Thank you very much, Mr. Chair.
I want to welcome the honourable minister here. You'll note that I didn't wear one of my sweaters today. I just wore a scarf today.
But I will say this. I was in Newfoundland about a month and a half ago for some meetings. On the day I was checking out to leave for the airport, when I went to the desk, there were three gentlemen there who wanted to know if they could speak to me. One was an air force gentleman. The other two were army gentlemen.
The air force gentleman said, “Mrs. Wayne, we have to have parts to replace in our Hercules, and we don't have the money in our budget. We don't have the parts for our Hercules. We need some help.”
The other two men were in the army, and one man said, “I've been in the army for 25 years, Mrs. Wayne. My son's been in the army now for five years. When I had been in the army for five years, I wanted to stay for 25, but my son doesn't want that any more because of the quality of life we have.”
I tell you this, because I was really humbled by them waiting to speak to me on these issues. As you know, I've been one of the voices speaking on the replacement of the Sea Kings. I would like to know just exactly when we are going to have the replacement of the Sea Kings. Of course, as you know, I am not in favour of the cheapest; I'm in favour of the best, whatever is the best for a replacement. But I have to tell you this is for two reasons. One reason is the coastal surveillance on the west coast as well as over in Newfoundland. When we have foreign ships coming in dragging the bottom of the ocean, taking the eggs and the baby fish and so on from the bottom of the ocean—I'm talking about hundreds of thousands of them—we're killing the fishery. That is what has killed the fishery. We don't have the surveillance we should have.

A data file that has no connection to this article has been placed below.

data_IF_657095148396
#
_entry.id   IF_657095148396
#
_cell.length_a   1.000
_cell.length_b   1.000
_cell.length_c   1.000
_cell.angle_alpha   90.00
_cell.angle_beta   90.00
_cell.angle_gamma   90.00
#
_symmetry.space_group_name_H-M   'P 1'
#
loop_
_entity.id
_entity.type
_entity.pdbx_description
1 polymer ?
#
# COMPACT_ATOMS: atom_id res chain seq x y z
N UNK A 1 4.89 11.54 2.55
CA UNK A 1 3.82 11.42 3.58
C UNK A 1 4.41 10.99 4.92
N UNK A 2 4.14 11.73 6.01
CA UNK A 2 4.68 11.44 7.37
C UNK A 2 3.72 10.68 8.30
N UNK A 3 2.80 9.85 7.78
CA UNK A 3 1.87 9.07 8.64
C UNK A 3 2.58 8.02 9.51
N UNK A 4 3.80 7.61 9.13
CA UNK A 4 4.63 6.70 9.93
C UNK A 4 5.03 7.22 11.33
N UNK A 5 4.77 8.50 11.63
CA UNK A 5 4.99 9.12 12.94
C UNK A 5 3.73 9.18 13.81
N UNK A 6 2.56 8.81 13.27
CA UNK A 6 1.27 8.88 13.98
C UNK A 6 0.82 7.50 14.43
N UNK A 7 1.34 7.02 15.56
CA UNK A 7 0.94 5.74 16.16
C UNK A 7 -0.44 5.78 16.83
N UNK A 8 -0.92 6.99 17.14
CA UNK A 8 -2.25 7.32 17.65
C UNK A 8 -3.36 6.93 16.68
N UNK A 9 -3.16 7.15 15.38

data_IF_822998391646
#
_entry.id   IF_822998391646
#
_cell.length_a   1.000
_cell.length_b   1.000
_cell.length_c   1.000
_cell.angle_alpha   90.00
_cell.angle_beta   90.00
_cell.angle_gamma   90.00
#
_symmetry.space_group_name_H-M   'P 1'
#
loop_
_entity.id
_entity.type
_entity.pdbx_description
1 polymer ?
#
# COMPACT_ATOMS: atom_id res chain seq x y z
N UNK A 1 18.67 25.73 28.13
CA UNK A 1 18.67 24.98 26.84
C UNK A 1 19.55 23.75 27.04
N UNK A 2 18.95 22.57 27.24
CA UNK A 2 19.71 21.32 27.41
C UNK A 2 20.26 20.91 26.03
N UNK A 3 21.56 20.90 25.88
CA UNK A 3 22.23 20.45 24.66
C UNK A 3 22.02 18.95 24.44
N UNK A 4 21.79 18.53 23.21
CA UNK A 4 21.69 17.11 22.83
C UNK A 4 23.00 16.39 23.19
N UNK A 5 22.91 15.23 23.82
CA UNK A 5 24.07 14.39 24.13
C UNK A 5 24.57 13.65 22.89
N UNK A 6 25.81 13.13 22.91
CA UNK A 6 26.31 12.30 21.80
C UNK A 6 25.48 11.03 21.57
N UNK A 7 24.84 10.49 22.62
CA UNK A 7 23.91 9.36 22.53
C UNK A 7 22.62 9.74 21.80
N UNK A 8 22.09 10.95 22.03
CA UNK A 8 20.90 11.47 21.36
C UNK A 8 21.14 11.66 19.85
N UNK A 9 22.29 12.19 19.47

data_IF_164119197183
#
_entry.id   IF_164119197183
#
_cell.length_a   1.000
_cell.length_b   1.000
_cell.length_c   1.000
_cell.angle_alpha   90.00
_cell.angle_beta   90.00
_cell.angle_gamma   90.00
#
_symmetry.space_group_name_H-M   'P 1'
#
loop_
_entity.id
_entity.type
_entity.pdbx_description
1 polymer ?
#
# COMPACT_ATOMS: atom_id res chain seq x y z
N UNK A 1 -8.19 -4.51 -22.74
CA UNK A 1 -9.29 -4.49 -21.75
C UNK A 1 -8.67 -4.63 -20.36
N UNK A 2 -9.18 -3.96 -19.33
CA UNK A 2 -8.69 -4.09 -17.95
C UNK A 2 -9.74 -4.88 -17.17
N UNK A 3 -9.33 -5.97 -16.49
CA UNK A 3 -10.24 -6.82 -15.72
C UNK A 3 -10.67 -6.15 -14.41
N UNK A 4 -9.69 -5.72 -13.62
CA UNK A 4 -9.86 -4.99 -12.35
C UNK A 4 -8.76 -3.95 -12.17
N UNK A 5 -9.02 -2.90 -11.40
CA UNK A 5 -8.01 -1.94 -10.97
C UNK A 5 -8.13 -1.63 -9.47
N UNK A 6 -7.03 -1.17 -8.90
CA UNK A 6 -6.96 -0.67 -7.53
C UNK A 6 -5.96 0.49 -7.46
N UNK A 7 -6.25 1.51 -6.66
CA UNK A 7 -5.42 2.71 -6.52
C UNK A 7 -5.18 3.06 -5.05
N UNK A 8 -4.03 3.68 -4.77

But when these men told me they didn't have the money for the parts that require replacing in the Hercules, it almost brought tears to my eyes.
I want to congratulate you, because you have not played politics with the military, and you never have. I appreciate that, but I'm going to say this. We can say what we like about the States. Down there, as you know, in the Bush government, the military is a number one priority. It truly is. They don't have to fight for money. They don't have to push for money. Everybody agrees.
I still feel very strongly, Mr. Minister, that we in Canada have to make our military a number one priority. To me, it's before health, education, no matter what we look at. We have priorities, but the military men and women—and there are some here today—can't come up on the Hill and protest. They look to us and look to you.
All of us, we have to take the politics out of it. You don't play politics around this table, and most of our colleagues do not play politics with it. We're here to try to support you, and we will continue to do so. But I still feel very strongly that the military has to be a number one priority with our Government of Canada, no matter who is the government, and we have to make sure our voices are heard.